High speed rail will slow down services from the North East to Scotland and reduce London journeys by just 11 minutes, the region is today warned.
A series of route documents have shown how the North will be increasingly isolated if the £42bn railway project is completed.
After a trickle of concerns at the plans for a new railway emerged over the last year, the final picture increasingly shows a high speed network in which Newcastle actually loses services.
Consultation documents put out by HS2 and Network Rail show:
- From 2033, Newcastle’s direct trains to and from Aberdeen, Edinburgh and Glasgow are replaced by a stopping service calling at small towns throughout the line, hugely adding to journey times;
- All London to Scotland services will go up the West Coast;
- High speed rail will replace, not add, to all existing East Coast London to Newcastle routes in order to free up capacity south of York;
- Under High speed plans, Durham would lose out on direct links, while Darlington moves from two trains an hour to London to one train;
- Total journey saving times to London when Durham’s Hitachi trains are built are just 11 minutes.
Under Government plans, the high speed railway will go from London to Birmingham, heading in a Y-shape to Leeds and Manchester by 2033. The fast trains then switch down to regular speeds and travel either to Newcastle or up the west coast to Scotland, with Newcastle now becoming simply the end of a branch line.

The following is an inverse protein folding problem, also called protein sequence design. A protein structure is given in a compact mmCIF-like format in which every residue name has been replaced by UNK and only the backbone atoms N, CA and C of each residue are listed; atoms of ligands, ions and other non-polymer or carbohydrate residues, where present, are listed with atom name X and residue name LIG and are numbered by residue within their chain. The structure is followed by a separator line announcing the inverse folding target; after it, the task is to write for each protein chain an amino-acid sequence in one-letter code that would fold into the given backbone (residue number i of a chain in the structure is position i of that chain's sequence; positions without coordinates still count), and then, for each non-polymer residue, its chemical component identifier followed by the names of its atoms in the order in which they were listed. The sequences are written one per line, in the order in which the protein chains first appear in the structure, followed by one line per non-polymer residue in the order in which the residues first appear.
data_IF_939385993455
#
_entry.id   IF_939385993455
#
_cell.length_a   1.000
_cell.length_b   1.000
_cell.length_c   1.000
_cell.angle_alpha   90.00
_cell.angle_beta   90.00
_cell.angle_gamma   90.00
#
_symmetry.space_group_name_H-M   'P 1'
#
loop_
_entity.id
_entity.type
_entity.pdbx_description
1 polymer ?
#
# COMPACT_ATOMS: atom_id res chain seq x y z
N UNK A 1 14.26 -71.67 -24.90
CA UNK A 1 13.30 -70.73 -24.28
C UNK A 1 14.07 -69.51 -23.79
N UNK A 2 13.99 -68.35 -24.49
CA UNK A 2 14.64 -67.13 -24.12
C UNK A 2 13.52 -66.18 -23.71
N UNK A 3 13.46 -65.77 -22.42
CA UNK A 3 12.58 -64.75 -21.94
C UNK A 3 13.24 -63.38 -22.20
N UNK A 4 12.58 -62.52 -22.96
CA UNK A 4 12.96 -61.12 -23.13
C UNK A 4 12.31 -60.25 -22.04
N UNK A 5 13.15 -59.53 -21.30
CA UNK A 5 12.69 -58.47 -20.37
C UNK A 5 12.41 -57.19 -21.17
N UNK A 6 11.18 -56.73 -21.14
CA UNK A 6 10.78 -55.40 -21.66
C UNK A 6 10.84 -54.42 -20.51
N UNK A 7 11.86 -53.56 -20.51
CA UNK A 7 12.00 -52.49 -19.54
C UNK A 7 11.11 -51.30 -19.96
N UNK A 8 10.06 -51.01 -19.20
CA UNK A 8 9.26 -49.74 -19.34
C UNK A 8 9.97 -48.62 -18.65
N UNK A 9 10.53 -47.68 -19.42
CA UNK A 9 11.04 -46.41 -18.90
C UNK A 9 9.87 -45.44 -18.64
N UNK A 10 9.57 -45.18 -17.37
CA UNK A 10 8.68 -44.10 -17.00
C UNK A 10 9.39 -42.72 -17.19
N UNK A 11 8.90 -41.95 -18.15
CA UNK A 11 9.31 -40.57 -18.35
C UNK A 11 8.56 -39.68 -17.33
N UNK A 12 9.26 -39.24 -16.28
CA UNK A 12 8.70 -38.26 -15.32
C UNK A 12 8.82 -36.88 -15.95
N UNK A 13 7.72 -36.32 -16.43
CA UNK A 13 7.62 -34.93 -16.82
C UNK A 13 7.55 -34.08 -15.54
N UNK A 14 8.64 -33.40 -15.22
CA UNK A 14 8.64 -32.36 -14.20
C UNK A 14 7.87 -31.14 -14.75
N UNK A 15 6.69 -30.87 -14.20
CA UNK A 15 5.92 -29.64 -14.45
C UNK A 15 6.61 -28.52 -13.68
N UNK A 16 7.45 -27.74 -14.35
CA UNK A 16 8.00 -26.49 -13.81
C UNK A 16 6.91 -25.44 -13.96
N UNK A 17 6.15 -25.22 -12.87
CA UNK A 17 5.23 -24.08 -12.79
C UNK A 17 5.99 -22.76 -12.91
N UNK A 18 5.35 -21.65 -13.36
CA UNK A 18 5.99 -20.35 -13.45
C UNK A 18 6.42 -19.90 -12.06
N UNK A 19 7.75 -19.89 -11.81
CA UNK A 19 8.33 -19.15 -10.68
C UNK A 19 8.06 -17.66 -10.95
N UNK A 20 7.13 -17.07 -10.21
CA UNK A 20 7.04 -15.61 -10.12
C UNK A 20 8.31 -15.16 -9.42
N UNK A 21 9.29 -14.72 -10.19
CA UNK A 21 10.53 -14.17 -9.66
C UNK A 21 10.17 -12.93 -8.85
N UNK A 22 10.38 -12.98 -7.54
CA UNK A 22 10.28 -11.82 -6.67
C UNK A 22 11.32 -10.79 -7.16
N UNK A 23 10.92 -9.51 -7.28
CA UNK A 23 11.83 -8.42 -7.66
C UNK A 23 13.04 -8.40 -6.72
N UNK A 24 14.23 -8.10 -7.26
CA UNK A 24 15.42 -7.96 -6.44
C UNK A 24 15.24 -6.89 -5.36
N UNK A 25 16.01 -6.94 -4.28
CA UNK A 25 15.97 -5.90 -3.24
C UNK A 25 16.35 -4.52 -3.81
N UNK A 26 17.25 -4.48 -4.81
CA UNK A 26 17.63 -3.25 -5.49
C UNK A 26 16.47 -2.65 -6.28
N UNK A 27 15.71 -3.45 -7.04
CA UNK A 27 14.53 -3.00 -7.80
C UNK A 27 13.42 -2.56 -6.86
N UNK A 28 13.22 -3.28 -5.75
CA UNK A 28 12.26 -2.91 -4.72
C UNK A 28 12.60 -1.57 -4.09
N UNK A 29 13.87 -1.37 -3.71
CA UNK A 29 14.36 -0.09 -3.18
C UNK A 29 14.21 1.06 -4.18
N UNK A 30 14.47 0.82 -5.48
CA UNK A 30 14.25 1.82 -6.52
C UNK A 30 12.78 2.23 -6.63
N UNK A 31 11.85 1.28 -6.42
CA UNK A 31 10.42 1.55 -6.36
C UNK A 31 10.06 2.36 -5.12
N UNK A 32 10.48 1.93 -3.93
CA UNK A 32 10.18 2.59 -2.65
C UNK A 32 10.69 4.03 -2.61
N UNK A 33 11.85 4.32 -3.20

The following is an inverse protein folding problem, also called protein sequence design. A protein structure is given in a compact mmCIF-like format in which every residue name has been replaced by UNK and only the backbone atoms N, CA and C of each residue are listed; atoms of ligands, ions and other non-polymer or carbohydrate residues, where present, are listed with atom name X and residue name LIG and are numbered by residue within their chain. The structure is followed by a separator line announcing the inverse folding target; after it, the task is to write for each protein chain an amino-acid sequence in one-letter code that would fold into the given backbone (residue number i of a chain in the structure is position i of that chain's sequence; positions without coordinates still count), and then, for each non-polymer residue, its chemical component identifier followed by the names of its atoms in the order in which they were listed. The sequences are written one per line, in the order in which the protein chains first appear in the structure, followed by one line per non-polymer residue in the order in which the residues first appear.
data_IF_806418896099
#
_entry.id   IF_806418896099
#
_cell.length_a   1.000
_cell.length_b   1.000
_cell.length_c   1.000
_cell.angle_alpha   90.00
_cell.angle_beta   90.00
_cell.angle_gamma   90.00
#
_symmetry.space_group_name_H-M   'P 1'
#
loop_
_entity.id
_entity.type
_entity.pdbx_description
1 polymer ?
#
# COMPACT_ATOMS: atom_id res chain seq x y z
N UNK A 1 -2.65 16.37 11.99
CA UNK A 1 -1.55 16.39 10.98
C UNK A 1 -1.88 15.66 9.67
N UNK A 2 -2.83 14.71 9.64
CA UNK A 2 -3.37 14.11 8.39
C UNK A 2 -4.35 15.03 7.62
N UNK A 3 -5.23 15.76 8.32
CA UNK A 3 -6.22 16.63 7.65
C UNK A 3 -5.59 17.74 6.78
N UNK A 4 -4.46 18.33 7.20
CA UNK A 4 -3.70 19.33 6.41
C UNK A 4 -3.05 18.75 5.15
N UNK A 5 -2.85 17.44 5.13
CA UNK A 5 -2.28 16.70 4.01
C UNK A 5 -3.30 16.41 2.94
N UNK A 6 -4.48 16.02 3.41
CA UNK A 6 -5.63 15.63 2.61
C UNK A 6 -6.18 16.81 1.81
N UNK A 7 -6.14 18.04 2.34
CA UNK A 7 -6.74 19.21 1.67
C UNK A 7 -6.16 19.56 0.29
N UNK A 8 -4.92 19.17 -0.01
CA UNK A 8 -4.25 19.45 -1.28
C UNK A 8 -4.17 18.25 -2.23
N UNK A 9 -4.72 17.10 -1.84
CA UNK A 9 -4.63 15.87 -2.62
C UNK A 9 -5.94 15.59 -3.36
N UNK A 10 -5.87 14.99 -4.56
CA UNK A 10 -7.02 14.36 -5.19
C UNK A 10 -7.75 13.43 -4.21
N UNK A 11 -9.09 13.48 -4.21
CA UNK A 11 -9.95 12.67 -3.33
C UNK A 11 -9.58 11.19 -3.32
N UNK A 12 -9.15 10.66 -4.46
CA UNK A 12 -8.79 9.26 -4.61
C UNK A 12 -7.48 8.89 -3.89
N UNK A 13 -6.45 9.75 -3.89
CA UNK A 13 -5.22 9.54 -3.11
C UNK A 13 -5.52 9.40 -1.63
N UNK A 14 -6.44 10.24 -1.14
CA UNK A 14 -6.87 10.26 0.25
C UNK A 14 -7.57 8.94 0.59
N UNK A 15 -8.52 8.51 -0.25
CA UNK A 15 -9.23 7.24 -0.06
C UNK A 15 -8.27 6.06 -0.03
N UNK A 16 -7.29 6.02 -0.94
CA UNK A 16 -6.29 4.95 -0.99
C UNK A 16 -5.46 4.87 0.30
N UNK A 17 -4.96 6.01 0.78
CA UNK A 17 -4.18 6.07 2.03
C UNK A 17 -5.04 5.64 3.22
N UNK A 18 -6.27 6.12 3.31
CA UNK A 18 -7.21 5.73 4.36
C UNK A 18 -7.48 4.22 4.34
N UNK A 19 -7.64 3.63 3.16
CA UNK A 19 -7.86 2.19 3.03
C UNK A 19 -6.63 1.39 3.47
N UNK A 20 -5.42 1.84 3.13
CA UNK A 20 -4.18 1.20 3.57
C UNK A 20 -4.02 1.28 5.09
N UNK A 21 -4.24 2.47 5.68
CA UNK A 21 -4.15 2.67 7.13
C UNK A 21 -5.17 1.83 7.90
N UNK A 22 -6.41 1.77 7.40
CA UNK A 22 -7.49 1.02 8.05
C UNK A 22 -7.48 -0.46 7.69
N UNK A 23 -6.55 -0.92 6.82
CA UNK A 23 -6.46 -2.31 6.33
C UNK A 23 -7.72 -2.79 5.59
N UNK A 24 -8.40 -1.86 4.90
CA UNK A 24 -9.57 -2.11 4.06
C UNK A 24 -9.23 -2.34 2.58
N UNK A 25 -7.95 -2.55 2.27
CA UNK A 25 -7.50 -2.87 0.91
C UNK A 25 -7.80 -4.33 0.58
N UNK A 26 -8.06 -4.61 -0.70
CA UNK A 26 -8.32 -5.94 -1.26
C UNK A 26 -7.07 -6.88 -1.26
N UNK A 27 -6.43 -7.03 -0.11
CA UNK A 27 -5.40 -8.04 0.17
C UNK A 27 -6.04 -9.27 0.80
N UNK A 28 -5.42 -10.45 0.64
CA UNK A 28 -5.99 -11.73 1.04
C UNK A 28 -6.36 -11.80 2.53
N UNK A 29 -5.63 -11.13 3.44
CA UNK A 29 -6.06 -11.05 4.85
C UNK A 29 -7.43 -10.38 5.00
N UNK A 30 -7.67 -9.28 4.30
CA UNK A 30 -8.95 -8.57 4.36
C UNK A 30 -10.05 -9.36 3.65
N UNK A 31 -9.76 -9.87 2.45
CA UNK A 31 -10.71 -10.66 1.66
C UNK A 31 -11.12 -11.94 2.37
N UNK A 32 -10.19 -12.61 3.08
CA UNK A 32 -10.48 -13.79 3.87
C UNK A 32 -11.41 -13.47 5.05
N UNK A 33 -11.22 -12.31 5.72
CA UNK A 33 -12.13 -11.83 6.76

Gateshead MP Ian Mearns, who sits on the House of Commons group overseeing the London to Birmingham high speed work, said he had warned his own party’s front bench team that something will have to change if the North East is not to lose out.
He told The Journal: “We have some of the worst rail connections already. As I have said to our front bench, the North East first of all needs to be recompensed for the disruption we will face as work goes on from York to London.
“But also, this new line will build economic powerhouses in West Yorkshire and Greater Manchester, while whatever happens in Scotland it is going to be given more economic powers.
“The North East risks being trapped in between these economic honeytraps, with slower connections to Scotland and losing some services to London. How will we sell ourselves to investors after High Speed 2?”
Other Labour MPs hitting out at the high speed plans include Durham’s Kevan Jones and Newcastle’s Nick Brown. They are at odds with Labour councils such as Newcastle and the Association of North East Councils, which have campaigned for new route despite the concerns.
Many of the damaging changes to North East services come as a result of a lack of investment in the East Coast Main Line north of York.
The four-lane line railway network changes to a two-lane line between Northallerton up to Newcastle. And with that system already leading to congestion on a one-in one-out basis, the new high speed route would only be able to replace, rather than add to, existing services.